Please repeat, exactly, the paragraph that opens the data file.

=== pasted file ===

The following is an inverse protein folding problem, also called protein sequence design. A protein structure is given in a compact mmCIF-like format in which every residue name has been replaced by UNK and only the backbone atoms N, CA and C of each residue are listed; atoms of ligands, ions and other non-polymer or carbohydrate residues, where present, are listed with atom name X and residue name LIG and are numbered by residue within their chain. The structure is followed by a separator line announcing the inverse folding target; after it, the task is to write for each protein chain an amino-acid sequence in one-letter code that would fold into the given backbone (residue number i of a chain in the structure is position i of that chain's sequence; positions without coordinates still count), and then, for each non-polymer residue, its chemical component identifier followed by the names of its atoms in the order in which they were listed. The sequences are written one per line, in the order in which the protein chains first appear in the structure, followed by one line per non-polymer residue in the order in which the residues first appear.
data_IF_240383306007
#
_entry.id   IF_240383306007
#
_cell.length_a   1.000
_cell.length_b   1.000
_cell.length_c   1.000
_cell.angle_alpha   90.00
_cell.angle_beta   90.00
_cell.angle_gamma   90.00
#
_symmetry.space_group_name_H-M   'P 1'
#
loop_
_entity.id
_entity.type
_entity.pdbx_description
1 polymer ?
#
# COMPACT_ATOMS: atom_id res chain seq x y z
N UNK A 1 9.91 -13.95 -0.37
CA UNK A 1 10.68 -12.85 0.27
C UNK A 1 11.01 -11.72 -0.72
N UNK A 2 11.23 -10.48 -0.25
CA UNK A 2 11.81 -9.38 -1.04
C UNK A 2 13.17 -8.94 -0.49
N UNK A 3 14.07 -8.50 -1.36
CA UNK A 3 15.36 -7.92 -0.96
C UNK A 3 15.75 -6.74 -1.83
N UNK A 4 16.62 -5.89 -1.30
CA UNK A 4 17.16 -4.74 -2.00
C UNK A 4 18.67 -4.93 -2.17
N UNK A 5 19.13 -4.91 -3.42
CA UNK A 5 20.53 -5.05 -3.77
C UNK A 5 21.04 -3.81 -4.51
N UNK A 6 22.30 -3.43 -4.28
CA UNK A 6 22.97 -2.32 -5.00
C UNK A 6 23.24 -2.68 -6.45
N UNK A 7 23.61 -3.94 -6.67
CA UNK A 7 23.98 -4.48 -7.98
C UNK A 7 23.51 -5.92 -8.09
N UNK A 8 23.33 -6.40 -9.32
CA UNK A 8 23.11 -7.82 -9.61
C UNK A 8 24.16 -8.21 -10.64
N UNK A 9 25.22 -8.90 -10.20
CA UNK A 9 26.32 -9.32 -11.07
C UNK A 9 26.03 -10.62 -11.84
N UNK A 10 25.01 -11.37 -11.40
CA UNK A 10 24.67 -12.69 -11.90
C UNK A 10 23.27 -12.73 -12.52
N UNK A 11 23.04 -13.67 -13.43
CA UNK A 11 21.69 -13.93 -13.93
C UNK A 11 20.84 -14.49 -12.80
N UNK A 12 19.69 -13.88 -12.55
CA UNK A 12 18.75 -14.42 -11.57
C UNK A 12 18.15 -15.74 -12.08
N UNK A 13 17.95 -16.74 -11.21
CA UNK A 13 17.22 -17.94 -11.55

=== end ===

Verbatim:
The following is an inverse protein folding problem, also called protein sequence design. A protein structure is given in a compact mmCIF-like format in which every residue name has been replaced by UNK and only the backbone atoms N, CA and C of each residue are listed; atoms of ligands, ions and other non-polymer or carbohydrate residues, where present, are listed with atom name X and residue name LIG and are numbered by residue within their chain. The structure is followed by a separator line announcing the inverse folding target; after it, the task is to write for each protein chain an amino-acid sequence in one-letter code that would fold into the given backbone (residue number i of a chain in the structure is position i of that chain's sequence; positions without coordinates still count), and then, for each non-polymer residue, its chemical component identifier followed by the names of its atoms in the order in which they were listed. The sequences are written one per line, in the order in which the protein chains first appear in the structure, followed by one line per non-polymer residue in the order in which the residues first appear.